As for Witherspoon, 26, the cousin of former boxing heavyweight great Tim Witherspoon, he is the exact opposite of Arreola in almost every way you can imagine. Witherspoon is an excellent boxer, using jab constantly and has a superb left hook that he uses on his opponents to wear them down. His work rate is also quite good, better than most heavyweights in the division. He fights somewhat like Wladimir Klitschko, whom he has sparred with in the past while assisting him for upcoming fights. It seems while sparring with Klitschko, a lot of his boxing skills have rubbed off on Witherspoon along the way.
He generally fights smart, using his height and reach to keep shorter fighters on the outside. However, he does at times make the mistake of trying to slug too much with his more limited opponents. This might be a mistake for him if he falls into that trap against Arreola. However, Witherspoon’s chin is top notch and he can take a heck of a shot without any problems. Unlike Klitschko, Witherspoon can fight well on the inside, where he uses an uppercut, short hooks, and clubbing right hands to chop down his shorter opponents. He may prove to be more than a handful for Arreola, who will find a fighter that is more than a match for him on the inside and one who is clearly better than him on the outside.
Indeed, Witherspoon is a nonstop puncher at any distance and with his excellent work rate and good chin, he’s going to present some major issues for Arreola. I see Witherspoon as winning this fight by a comfortable margin. Not only does he have better overall boxing skills, but his chin, speed, work rate and jab are much superior to that of Arreola.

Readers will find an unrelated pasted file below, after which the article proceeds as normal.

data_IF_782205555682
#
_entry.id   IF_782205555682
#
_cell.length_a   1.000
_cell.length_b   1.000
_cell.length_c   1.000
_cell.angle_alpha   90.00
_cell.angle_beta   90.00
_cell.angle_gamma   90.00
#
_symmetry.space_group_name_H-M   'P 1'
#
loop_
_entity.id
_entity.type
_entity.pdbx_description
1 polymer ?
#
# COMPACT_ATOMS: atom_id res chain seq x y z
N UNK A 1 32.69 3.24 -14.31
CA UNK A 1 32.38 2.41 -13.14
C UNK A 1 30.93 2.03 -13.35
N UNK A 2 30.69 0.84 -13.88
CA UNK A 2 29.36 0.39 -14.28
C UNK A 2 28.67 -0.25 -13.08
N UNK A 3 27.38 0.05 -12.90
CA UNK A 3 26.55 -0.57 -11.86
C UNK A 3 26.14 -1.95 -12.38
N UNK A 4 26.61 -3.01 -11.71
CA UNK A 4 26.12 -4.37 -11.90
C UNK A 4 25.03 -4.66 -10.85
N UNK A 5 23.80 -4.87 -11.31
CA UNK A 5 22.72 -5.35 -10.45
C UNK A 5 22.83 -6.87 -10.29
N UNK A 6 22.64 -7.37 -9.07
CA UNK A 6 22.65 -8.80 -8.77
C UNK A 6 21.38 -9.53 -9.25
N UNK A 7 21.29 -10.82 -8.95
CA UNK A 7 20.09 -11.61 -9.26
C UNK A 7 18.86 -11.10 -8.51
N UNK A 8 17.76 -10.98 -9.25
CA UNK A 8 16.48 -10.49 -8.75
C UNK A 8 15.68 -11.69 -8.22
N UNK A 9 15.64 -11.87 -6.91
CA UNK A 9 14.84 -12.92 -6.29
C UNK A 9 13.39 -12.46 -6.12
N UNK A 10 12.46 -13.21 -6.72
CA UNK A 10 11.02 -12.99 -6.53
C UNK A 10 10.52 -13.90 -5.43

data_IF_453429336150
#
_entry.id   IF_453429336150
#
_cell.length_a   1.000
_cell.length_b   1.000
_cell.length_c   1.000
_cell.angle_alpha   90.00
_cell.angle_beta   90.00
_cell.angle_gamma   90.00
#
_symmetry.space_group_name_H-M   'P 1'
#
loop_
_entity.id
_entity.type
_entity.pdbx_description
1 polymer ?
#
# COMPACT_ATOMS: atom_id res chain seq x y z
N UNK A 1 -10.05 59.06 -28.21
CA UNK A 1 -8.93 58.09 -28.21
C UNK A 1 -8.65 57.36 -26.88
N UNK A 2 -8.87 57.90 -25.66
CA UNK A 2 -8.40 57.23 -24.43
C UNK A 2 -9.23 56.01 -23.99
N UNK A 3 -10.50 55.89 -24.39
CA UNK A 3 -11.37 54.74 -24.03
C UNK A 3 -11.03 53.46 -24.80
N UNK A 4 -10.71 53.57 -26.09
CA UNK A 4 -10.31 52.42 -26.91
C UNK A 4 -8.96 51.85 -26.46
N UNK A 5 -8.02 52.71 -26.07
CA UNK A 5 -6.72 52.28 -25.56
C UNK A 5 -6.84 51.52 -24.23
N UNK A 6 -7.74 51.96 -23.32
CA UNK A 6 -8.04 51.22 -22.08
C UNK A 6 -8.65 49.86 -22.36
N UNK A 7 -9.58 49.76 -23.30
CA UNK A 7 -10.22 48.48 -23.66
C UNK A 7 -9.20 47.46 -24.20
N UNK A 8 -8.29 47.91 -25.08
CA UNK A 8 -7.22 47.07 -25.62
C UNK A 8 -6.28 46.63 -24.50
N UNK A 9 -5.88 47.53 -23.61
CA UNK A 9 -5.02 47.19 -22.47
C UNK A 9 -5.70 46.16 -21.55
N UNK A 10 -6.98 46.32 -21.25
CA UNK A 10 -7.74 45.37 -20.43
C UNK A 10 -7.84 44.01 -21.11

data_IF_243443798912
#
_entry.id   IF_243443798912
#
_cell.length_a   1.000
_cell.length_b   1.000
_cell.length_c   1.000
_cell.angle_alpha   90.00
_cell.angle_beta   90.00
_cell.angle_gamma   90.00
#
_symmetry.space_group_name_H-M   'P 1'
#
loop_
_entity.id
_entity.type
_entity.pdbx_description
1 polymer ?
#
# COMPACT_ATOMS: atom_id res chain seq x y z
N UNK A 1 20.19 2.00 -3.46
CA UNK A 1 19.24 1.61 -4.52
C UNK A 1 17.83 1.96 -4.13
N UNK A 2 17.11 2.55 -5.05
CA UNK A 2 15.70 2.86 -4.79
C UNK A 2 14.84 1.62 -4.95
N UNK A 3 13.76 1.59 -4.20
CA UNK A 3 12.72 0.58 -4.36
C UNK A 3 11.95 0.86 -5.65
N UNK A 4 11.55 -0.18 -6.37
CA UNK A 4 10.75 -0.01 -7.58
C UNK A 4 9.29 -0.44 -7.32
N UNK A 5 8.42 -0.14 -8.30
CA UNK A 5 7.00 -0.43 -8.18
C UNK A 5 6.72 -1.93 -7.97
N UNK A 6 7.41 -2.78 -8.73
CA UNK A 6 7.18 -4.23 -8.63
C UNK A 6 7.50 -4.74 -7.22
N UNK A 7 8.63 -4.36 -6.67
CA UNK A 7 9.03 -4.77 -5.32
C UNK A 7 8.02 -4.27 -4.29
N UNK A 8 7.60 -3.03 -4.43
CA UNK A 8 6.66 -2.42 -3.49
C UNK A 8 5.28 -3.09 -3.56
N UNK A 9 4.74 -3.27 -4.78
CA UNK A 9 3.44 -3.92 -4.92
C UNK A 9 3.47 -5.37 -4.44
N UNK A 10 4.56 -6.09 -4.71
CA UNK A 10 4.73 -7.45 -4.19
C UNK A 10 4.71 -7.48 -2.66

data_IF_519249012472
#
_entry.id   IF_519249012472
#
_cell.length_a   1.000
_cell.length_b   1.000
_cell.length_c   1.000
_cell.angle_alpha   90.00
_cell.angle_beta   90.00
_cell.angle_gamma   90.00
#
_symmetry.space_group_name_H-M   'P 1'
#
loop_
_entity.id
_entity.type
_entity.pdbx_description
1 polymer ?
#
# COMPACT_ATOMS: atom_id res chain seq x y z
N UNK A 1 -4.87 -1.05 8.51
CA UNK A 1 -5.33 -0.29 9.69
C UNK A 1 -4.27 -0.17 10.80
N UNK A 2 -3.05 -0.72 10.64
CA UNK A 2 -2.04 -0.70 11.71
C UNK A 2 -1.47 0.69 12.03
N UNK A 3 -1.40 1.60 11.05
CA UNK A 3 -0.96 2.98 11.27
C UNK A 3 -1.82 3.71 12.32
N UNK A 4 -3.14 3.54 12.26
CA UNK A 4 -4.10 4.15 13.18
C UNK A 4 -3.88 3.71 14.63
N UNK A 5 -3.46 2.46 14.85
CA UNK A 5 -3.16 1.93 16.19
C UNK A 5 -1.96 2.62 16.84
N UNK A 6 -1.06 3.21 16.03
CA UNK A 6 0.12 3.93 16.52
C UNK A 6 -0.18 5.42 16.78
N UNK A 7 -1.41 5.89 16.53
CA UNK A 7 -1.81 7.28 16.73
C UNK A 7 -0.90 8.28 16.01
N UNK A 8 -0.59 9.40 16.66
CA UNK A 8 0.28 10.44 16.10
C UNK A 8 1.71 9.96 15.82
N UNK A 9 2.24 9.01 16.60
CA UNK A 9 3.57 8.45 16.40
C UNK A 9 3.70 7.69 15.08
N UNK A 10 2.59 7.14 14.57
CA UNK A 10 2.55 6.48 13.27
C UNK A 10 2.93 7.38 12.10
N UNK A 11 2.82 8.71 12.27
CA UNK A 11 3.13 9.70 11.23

In the main event, unbeaten Andre Berto (21-0, 18 KOs) will be going up against Miguel Angel Rodriguez (29-2, 23 KOs) for the vacant WBC welterweight title, which came open suddenly with the recent retirement of a couple of weeks ago. Berto, 24, can do it all – punch with power, speed and accuracy and box incredibly well. In terms of excitement, he may very well be the most exciting welterweight in the division by far. His fights are incredibly entertaining and due to his sometimes issues with his chin, he brings a certain drama into his bouts with him. Most of his opponents, however, are unable to land enough shots to test his chin. With Mayweather out of boxing, Berto make take over as the top welterweight in the division, although I’m sure Miguel Cotto, Antonio Margarito and Paul Williams may have something to say about that.
Not much is known about Berto’s opponent Rodriguez, other than he’s 29, has fought next to nobody of any real note other than Carlos Baldomir, who beat him by a 12-round unanimous decision in 2005. Rodriguez is, however, ranked #2 in the WBC, which means he must be awfully good or has powerful friends in high places. Unfortunately for him, his friends won’t be the ones fighting for him on Saturday, and without his lack of any real boxing pedigree, one would expect to see him get planted in the first couple of rounds.
He might get lucky, if Berto wants to prolong the fight and make him suffer, and have the fight drag into perhaps the 6th round, but that’s about as far as I see this fight going. This seems to be a mismatch on paper, but I sure hope I’m wrong because I’d like to see a good fight.